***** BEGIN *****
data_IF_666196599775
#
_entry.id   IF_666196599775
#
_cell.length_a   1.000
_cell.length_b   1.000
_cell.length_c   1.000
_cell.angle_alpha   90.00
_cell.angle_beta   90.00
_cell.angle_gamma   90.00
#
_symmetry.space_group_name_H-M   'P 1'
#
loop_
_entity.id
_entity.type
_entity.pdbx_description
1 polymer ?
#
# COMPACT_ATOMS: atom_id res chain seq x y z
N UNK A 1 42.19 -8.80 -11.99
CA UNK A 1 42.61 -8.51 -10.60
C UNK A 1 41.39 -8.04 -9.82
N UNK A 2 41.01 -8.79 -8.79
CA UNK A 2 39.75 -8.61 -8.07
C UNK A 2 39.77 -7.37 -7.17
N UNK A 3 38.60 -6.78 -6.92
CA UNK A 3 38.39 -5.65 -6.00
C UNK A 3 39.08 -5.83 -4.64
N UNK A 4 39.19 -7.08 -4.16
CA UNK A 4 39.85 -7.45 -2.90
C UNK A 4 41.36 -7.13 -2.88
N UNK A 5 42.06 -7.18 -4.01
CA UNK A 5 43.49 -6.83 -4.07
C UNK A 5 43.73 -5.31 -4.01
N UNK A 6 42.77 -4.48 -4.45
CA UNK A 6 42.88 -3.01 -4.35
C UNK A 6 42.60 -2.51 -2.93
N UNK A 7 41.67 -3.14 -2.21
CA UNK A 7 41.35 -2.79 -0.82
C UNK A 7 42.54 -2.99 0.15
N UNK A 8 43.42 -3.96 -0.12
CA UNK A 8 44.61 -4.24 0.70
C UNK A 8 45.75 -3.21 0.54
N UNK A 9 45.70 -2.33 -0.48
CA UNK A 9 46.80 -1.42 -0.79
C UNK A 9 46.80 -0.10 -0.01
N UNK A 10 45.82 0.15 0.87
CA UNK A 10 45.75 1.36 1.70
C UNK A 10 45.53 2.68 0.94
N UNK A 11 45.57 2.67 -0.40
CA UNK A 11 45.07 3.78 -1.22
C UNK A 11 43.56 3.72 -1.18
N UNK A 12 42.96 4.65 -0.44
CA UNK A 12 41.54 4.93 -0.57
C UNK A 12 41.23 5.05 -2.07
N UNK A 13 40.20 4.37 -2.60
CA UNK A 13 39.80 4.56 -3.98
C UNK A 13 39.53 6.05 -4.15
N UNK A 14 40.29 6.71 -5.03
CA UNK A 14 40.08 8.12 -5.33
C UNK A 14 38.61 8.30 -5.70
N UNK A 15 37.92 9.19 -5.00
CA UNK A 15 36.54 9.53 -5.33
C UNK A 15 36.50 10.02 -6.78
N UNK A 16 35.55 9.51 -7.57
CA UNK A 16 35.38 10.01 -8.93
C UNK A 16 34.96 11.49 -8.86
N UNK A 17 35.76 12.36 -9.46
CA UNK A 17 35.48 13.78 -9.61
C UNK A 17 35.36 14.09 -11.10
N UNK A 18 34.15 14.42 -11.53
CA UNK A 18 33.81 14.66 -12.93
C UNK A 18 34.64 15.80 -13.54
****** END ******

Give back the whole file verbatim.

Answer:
data_IF_666196599775
#
_entry.id   IF_666196599775
#
_cell.length_a   1.000
_cell.length_b   1.000
_cell.length_c   1.000
_cell.angle_alpha   90.00
_cell.angle_beta   90.00
_cell.angle_gamma   90.00
#
_symmetry.space_group_name_H-M   'P 1'
#
loop_
_entity.id
_entity.type
_entity.pdbx_description
1 polymer ?
#
# COMPACT_ATOMS: atom_id res chain seq x y z
N UNK A 1 42.19 -8.80 -11.99
CA UNK A 1 42.61 -8.51 -10.60
C UNK A 1 41.39 -8.04 -9.82
N UNK A 2 41.01 -8.79 -8.79
CA UNK A 2 39.75 -8.61 -8.07
C UNK A 2 39.77 -7.37 -7.17
N UNK A 3 38.60 -6.78 -6.92
CA UNK A 3 38.39 -5.65 -6.00
C UNK A 3 39.08 -5.83 -4.64
N UNK A 4 39.19 -7.08 -4.16
CA UNK A 4 39.85 -7.45 -2.90
C UNK A 4 41.36 -7.13 -2.88
N UNK A 5 42.06 -7.18 -4.01
CA UNK A 5 43.49 -6.83 -4.07
C UNK A 5 43.73 -5.31 -4.01
N UNK A 6 42.77 -4.48 -4.45
CA UNK A 6 42.88 -3.01 -4.35
C UNK A 6 42.60 -2.51 -2.93
N UNK A 7 41.67 -3.14 -2.21
CA UNK A 7 41.35 -2.79 -0.82
C UNK A 7 42.54 -2.99 0.15
N UNK A 8 43.42 -3.96 -0.12
CA UNK A 8 44.61 -4.24 0.70
C UNK A 8 45.75 -3.21 0.54
N UNK A 9 45.70 -2.33 -0.48
CA UNK A 9 46.80 -1.42 -0.79
C UNK A 9 46.80 -0.10 -0.01
N UNK A 10 45.82 0.15 0.87
CA UNK A 10 45.75 1.36 1.70
C UNK A 10 45.53 2.68 0.94
N UNK A 11 45.57 2.67 -0.40
CA UNK A 11 45.07 3.78 -1.22
C UNK A 11 43.56 3.72 -1.18
N UNK A 12 42.96 4.65 -0.44
CA UNK A 12 41.54 4.93 -0.57
C UNK A 12 41.23 5.05 -2.07
N UNK A 13 40.20 4.37 -2.60
CA UNK A 13 39.80 4.56 -3.98
C UNK A 13 39.53 6.05 -4.15
N UNK A 14 40.29 6.71 -5.03
CA UNK A 14 40.08 8.12 -5.33
C UNK A 14 38.61 8.30 -5.70
N UNK A 15 37.92 9.19 -5.00
CA UNK A 15 36.54 9.53 -5.33
C UNK A 15 36.50 10.02 -6.78
N UNK A 16 35.55 9.51 -7.57
CA UNK A 16 35.38 10.01 -8.93
C UNK A 16 34.96 11.49 -8.86
N UNK A 17 35.76 12.36 -9.46
CA UNK A 17 35.48 13.78 -9.61
C UNK A 17 35.36 14.09 -11.10
N UNK A 18 34.15 14.42 -11.53
CA UNK A 18 33.81 14.66 -12.93
C UNK A 18 34.64 15.80 -13.54